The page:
Understanding the evolution of law in society
Society has evolved and so did the laws governing it. In the highly developed states of the modern world the citizen is cared for and governed by laws from the cradle to the grave. In fact, even before his birth, the citizen is protected by law, for instance the laws pertaining to abortion protects the fetus. Similarly, after the demise of thecitizen the law sees to it that his will is enacted. So a brief overview of the main theories and concepts that underlie such a pervasive element of our life should be of a great interest.
The layman associates the word law to different entities, depending on the context. For instance the word law is sometime used to refer to a system that includes the government, police, the courts; and it is saidthat the law will catch up with the criminals. Sometimes it is used to refer to a process and thereby, only the courts and the judicial proceedings are implies, and it is common to heat “let the law follow its due course”. And some other times it only means the written corpus of law, and it is often overheard, “what law is applicable in these circumstances”.
In the broadest sense the wordlaw means a ‘set of rules’, such as the scientific laws that are working sets of rules that have been proven true by laboratory experiments and is contrasted with theories and hypotheses, that are respectively, sets of rules partially proven by experiments or not yet tested. However, formal law is more of a sociological phenomenon, as it governs the social interactions between humans, and is moreappropriately contrasted with folkways and mores . Folkways are such social rules that if not obeyed may bring informal sanctions and inconveniences as the fear that the spirits are going to haunt the one who desecrates a tomb. Mores are social rules if violated may bring about informal social sanctions as swearing the one who rudely jumped the queue. Whereas, laws are the formal rules of societyif violated brings about sanctions from the state or controlling authority. To this effect, the legal philosopher John Austin, the father of the school of analytical jurisprudence defined law as “Commands, backed by sanctions, from a sovereign to whom people have habit of obedience”. After we have seen that law exists in the human society, we will tackle the pertinent question of, ‘how lawactually appeared in society?’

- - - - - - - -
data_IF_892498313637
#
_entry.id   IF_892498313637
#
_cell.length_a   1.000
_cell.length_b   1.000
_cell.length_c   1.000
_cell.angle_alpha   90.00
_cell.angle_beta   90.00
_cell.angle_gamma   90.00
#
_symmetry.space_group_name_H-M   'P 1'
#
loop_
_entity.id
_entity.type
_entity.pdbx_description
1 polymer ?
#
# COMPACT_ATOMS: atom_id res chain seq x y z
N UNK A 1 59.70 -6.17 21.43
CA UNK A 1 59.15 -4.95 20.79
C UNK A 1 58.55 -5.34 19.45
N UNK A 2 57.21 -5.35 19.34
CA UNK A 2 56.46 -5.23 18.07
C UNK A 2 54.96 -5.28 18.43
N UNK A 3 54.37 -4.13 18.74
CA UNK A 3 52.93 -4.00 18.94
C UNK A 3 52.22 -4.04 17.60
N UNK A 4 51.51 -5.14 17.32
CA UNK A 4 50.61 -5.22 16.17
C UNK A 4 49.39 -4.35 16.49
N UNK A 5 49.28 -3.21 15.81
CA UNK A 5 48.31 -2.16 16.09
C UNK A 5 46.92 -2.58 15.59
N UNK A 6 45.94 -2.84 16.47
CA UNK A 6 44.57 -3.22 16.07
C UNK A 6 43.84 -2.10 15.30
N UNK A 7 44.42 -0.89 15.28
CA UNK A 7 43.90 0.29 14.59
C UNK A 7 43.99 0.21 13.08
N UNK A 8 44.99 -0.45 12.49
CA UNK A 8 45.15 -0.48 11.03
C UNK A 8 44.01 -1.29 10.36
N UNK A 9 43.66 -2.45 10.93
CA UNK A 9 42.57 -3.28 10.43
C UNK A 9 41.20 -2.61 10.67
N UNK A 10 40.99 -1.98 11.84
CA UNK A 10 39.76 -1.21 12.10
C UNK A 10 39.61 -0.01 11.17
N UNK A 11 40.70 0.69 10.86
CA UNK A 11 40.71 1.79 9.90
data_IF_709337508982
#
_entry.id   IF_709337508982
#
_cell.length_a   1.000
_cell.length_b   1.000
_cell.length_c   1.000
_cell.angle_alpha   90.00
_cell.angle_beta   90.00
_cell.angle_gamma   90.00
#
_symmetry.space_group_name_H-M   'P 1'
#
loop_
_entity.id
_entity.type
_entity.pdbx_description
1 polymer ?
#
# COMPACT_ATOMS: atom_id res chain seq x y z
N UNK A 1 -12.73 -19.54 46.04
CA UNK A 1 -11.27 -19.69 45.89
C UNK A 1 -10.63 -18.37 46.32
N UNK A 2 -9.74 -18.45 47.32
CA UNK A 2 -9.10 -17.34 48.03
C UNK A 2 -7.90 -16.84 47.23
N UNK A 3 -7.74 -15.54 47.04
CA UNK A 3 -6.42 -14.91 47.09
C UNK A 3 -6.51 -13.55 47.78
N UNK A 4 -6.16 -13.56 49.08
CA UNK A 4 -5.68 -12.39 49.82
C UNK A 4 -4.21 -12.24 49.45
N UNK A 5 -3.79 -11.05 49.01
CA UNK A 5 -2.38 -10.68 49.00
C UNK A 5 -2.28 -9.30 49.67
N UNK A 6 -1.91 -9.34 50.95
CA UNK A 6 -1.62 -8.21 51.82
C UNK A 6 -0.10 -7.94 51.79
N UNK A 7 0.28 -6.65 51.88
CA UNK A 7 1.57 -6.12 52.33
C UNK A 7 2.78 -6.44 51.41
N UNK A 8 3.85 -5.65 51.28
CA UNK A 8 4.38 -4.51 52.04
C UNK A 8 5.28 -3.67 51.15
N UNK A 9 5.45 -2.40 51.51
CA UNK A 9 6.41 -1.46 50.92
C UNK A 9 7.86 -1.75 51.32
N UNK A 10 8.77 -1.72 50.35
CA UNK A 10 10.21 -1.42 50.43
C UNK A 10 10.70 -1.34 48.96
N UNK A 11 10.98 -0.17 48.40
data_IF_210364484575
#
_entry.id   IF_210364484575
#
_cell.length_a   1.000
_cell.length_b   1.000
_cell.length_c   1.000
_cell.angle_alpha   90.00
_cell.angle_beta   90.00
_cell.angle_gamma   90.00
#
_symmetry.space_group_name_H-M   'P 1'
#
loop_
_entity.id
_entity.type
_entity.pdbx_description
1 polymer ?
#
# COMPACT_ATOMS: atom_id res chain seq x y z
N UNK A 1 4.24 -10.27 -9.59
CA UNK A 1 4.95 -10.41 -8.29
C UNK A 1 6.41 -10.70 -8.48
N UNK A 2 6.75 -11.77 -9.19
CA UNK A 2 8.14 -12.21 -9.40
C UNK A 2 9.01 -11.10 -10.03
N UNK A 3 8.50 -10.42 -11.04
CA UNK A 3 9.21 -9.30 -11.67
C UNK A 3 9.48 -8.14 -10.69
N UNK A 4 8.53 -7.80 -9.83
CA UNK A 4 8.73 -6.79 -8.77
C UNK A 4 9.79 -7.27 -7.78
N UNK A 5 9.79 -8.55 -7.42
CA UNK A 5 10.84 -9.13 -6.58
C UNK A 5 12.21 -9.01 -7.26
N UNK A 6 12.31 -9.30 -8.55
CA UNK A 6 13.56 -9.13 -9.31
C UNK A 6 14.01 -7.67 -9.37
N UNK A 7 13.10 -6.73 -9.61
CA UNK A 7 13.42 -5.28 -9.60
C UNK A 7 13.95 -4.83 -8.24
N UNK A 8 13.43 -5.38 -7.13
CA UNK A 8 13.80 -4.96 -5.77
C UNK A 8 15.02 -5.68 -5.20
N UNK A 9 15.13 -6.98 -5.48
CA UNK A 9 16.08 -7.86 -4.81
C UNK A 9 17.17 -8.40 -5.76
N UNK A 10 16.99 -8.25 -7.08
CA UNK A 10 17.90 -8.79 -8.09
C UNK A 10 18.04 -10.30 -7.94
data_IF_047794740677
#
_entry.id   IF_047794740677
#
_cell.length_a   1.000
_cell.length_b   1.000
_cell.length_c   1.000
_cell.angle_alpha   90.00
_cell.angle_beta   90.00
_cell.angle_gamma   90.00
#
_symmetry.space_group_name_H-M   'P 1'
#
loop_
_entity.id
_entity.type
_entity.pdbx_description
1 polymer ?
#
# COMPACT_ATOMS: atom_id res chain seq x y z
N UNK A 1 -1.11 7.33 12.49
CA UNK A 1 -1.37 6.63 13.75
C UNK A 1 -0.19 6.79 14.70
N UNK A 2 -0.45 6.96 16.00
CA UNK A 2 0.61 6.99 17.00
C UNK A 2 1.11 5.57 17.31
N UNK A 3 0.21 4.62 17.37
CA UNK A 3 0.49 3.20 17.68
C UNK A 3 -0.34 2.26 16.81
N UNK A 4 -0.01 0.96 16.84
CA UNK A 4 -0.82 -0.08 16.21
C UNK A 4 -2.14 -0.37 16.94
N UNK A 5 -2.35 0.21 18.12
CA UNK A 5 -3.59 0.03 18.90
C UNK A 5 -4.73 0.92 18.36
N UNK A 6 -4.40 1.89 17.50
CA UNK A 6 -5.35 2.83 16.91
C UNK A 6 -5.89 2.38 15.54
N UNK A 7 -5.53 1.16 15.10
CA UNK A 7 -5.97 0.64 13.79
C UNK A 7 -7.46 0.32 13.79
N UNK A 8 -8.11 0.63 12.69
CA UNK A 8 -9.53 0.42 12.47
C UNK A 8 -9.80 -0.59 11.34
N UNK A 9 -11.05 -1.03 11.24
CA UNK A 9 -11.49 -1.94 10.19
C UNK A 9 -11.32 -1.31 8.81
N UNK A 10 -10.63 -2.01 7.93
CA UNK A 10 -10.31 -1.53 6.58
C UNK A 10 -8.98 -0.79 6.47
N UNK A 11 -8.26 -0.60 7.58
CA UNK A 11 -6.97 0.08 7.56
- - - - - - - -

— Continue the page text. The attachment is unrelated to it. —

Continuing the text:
“… As long as Robinson leads a solitary life, he has little to do with laws”, said a French legal author (Terré, p7) and indeed a solitary individual requires nothing more than habits to regulate his behaviour, so as to maximise his limited supply of mental and physical energy. However, as Robinson meets Friday a new behaviour regulating phenomenon emerges- rules.Technically, when there are only two persons on a desert island law cannot exist. This is because for the existence of law it is necessary to have a third impartial party to judge between the two contentious parties in case the law is broken. Accordingly, the Romans believed that the legal principle that “no person may judge his own case” was so fundamental, self-evident and natural that they calledit ‘natural justice’.
When some families assemble together in one place, the some of the habits of the individuals are crystallised into customs and then into rules. These rules will not be termed as formal laws as long as the whole community does not recognise a central controlling authority who may be the chief of the village, the king or the state itself. This central authority is a salientcomponent of the definition of law, as testified by John Austin’s definition and by the Encyclopaedia Americana’s (vol17, p71) description that reads “law comprises all the principles, rules, and enactments that are applied in the courts and enforced by the powers of the state”. So law appear in society when the society is large enough and has a central controlling authority.
Natural law is a...
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